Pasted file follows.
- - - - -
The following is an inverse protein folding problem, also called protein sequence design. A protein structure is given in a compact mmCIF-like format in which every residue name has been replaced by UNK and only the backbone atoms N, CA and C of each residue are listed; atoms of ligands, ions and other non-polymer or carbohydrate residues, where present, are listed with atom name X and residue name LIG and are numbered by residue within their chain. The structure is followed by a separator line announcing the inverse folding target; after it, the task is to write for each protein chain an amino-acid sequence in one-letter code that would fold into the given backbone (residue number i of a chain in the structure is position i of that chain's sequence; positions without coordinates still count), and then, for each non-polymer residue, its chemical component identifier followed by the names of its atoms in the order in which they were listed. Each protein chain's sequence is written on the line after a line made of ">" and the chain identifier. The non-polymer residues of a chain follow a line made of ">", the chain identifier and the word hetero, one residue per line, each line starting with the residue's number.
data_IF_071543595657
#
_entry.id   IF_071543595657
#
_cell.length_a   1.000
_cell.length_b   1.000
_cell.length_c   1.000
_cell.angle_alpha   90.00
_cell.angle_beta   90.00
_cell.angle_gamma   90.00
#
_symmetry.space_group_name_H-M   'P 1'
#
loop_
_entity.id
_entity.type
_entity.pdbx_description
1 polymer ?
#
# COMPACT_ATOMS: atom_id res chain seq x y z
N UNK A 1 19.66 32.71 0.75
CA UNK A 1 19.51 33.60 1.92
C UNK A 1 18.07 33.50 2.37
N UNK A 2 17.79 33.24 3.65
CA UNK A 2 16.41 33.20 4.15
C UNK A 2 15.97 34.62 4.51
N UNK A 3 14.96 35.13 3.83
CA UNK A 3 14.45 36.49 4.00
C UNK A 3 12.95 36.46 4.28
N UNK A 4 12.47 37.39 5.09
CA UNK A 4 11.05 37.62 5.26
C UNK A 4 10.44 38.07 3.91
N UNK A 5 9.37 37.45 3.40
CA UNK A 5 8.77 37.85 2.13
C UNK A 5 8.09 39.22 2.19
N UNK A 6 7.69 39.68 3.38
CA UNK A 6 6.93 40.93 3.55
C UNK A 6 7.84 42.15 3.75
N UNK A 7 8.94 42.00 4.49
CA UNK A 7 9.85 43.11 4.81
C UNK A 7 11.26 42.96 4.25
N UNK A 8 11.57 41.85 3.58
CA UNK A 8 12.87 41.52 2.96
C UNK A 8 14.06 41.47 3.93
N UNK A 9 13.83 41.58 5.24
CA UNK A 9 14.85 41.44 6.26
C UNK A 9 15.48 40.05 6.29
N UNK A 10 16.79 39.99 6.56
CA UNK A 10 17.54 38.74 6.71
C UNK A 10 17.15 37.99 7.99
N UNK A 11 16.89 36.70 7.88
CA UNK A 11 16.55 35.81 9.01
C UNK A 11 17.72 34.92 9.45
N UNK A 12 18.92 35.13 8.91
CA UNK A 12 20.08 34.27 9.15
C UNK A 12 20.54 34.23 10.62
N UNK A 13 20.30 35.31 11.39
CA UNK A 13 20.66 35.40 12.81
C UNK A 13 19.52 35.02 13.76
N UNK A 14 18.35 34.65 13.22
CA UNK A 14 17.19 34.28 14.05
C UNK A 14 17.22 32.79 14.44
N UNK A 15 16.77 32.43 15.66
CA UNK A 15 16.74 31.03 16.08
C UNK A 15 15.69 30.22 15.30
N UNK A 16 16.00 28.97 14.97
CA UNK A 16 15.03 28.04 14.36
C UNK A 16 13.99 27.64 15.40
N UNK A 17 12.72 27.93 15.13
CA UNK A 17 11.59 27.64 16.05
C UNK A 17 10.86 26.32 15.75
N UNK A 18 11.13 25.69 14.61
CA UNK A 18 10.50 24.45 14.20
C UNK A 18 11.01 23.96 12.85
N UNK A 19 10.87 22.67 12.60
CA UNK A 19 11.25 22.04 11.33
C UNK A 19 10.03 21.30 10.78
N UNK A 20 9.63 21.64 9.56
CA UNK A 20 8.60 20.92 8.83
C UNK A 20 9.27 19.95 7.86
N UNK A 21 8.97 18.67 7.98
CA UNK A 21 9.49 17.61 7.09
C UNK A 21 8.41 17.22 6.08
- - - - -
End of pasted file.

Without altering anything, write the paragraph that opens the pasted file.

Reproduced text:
The following is an inverse protein folding problem, also called protein sequence design. A protein structure is given in a compact mmCIF-like format in which every residue name has been replaced by UNK and only the backbone atoms N, CA and C of each residue are listed; atoms of ligands, ions and other non-polymer or carbohydrate residues, where present, are listed with atom name X and residue name LIG and are numbered by residue within their chain. The structure is followed by a separator line announcing the inverse folding target; after it, the task is to write for each protein chain an amino-acid sequence in one-letter code that would fold into the given backbone (residue number i of a chain in the structure is position i of that chain's sequence; positions without coordinates still count), and then, for each non-polymer residue, its chemical component identifier followed by the names of its atoms in the order in which they were listed. Each protein chain's sequence is written on the line after a line made of ">" and the chain identifier. The non-polymer residues of a chain follow a line made of ">", the chain identifier and the word hetero, one residue per line, each line starting with the residue's number.